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Finite-temperature transport in one-dimensional quantum lattice models
Reviews of Modern Physics  (IF50.485),  Pub Date : 2021-05-05, DOI: 10.1103/revmodphys.93.025003
B. Bertini, F. Heidrich-Meisner, C. Karrasch, T. Prosen, R. Steinigeweg, M. Žnidarič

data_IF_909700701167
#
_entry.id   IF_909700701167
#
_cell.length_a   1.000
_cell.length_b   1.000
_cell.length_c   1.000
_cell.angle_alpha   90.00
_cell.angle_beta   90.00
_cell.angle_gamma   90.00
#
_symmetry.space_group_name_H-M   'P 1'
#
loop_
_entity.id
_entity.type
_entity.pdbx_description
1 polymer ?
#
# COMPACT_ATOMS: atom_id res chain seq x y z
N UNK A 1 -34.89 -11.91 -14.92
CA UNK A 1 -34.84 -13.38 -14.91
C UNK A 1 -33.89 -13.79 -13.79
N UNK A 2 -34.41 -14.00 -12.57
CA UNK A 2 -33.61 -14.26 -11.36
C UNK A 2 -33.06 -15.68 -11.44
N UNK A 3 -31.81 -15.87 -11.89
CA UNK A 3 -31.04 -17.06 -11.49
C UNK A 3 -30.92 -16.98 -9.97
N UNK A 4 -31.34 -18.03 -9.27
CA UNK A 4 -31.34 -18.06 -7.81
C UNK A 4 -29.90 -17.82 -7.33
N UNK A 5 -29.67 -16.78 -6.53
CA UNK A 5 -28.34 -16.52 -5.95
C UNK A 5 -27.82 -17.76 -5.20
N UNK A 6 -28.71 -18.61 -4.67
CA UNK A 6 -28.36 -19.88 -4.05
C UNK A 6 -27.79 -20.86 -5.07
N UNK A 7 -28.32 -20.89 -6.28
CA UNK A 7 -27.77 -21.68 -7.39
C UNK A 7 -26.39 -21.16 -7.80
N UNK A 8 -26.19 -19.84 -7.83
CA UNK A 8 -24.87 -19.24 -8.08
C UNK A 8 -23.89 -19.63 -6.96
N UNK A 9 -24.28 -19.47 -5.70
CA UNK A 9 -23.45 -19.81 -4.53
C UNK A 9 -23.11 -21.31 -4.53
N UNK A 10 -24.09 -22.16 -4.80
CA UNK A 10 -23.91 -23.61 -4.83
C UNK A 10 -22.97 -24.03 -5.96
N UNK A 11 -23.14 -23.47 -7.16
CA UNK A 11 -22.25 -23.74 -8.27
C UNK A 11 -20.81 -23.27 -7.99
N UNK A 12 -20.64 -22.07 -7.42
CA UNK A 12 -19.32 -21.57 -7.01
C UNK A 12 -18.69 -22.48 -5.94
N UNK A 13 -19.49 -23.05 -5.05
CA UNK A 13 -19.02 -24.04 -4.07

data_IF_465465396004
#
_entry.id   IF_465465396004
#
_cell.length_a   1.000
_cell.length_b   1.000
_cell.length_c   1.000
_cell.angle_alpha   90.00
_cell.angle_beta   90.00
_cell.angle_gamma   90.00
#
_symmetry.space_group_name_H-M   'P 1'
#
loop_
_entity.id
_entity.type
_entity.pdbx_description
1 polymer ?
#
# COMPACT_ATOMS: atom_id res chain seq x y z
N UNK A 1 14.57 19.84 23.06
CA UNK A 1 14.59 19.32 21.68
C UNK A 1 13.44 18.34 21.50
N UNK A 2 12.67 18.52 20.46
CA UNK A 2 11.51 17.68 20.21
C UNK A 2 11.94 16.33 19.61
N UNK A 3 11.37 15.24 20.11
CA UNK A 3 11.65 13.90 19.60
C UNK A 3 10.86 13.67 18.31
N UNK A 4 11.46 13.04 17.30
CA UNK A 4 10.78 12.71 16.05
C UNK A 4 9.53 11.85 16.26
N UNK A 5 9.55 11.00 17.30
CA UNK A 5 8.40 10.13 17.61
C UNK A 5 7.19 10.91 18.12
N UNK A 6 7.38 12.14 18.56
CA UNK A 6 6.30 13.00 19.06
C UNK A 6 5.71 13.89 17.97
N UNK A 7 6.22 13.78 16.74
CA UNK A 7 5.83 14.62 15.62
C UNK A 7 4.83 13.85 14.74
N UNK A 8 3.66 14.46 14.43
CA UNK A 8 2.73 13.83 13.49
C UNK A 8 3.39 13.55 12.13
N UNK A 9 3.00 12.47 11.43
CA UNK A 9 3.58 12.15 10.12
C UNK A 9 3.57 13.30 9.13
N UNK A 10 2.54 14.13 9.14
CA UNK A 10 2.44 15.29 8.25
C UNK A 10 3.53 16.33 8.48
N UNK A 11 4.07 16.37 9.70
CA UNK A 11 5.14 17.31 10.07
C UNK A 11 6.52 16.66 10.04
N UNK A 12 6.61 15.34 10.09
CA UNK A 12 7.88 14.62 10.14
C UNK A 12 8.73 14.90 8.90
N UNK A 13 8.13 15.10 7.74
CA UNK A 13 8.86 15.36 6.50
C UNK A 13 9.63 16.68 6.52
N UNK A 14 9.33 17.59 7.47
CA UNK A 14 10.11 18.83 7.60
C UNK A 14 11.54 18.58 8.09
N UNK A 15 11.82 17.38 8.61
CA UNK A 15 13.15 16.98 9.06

Over the last decade impressive progress has been made in the theoretical understanding of transport properties of clean, one-dimensional quantum lattice systems. Many physically relevant models in one dimension are Bethe-ansatz integrable, including the anisotropic spin-$1/2$ Heisenberg (also called the spin-$1/2$ $\mathit{XXZ}$ chain) and the Fermi-Hubbard model. Nevertheless, practical computations of correlation functions and transport coefficients pose hard problems from both the conceptual and technical points of view. Only because of recent progress in the theory of integrable systems, on the one hand, and the development of numerical methods, on the other hand, has it become possible to compute their finite-temperature and nonequilibrium transport properties quantitatively. Owing to the discovery of a novel class of quasilocal conserved quantities, there is now a qualitative understanding of the origin of ballistic finite-temperature transport, and even diffusive or superdiffusive subleading corrections, in integrable lattice models. The current understanding of transport in one-dimensional lattice models, in particular, in the paradigmatic example of the spin-$1/2$ $\mathit{XXZ}$ and Fermi-Hubbard models, is reviewed, as well as state-of-the-art theoretical methods, including both analytical and computational approaches. Among other novel techniques, matrix-product-state-based simulation methods, dynamical typicality, and, in particular, generalized hydrodynamics are covered. The close and fruitful connection between theoretical models and recent experiments is discussed, with examples given from the realms of both quantum magnets and ultracold quantum gases in optical lattices.